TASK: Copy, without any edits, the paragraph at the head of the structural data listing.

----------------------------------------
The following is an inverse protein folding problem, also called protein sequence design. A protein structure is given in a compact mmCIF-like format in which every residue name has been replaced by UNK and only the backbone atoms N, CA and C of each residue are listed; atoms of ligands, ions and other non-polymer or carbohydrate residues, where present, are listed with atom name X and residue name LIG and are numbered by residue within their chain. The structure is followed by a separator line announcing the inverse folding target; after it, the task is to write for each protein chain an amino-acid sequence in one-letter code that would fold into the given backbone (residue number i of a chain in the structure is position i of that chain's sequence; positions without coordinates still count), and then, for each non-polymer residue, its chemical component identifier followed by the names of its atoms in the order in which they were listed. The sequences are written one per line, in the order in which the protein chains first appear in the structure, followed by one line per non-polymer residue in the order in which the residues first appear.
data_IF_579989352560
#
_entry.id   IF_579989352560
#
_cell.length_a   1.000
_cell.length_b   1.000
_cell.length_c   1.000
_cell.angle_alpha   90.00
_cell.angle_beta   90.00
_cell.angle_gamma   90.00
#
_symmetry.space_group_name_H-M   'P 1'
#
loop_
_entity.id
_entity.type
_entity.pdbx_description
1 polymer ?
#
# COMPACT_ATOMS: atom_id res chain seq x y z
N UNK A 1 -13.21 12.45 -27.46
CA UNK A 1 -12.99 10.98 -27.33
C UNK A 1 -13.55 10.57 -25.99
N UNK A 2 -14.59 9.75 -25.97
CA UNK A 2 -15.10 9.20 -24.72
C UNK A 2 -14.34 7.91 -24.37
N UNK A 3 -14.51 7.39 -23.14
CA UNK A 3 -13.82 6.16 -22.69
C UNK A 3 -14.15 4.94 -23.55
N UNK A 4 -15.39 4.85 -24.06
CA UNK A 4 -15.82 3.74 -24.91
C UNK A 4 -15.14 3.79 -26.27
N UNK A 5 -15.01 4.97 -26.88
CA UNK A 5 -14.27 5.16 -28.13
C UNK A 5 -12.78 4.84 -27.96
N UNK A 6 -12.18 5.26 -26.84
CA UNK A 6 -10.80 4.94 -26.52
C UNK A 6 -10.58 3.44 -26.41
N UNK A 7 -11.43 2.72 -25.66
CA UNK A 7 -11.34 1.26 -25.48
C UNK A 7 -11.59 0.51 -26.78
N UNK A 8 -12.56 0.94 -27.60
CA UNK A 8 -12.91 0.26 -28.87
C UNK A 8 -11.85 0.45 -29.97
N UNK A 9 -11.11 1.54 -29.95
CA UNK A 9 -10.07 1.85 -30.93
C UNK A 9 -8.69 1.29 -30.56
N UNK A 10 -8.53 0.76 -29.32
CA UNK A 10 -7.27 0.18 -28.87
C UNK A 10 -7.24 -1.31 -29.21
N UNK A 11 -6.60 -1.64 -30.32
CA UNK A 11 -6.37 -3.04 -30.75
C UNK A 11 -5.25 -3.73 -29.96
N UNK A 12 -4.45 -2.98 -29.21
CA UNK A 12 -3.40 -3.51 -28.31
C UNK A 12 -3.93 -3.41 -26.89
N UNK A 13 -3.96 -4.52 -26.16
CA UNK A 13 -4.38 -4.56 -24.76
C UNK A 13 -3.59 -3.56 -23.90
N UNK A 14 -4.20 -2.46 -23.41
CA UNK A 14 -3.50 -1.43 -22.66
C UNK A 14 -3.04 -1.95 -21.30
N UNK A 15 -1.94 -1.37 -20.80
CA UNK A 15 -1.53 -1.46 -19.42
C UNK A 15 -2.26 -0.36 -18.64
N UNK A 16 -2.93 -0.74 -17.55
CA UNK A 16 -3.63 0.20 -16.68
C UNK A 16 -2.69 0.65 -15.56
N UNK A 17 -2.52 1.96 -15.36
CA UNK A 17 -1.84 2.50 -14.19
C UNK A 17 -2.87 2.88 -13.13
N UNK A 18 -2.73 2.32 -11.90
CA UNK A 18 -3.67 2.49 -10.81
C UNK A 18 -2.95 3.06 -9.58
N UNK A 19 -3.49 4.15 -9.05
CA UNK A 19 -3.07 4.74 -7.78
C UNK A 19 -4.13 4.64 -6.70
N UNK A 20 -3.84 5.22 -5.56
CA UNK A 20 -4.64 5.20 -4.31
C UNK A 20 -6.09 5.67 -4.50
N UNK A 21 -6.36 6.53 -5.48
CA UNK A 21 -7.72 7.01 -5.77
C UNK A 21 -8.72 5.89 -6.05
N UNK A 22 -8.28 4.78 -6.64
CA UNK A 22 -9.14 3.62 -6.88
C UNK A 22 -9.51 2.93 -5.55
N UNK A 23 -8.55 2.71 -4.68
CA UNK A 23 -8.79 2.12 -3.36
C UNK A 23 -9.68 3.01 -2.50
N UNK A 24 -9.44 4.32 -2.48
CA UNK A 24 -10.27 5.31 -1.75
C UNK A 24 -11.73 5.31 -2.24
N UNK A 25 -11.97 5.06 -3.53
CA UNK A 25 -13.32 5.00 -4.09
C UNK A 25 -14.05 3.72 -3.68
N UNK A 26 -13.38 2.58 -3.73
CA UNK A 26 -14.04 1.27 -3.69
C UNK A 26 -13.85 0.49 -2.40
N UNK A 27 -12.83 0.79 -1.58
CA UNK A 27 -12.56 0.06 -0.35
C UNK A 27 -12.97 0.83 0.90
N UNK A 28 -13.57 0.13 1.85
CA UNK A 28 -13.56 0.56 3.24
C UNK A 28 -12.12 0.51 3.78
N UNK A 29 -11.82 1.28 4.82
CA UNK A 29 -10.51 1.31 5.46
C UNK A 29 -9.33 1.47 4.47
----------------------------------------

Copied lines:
The following is an inverse protein folding problem, also called protein sequence design. A protein structure is given in a compact mmCIF-like format in which every residue name has been replaced by UNK and only the backbone atoms N, CA and C of each residue are listed; atoms of ligands, ions and other non-polymer or carbohydrate residues, where present, are listed with atom name X and residue name LIG and are numbered by residue within their chain. The structure is followed by a separator line announcing the inverse folding target; after it, the task is to write for each protein chain an amino-acid sequence in one-letter code that would fold into the given backbone (residue number i of a chain in the structure is position i of that chain's sequence; positions without coordinates still count), and then, for each non-polymer residue, its chemical component identifier followed by the names of its atoms in the order in which they were listed. The sequences are written one per line, in the order in which the protein chains first appear in the structure, followed by one line per non-polymer residue in the order in which the residues first appear.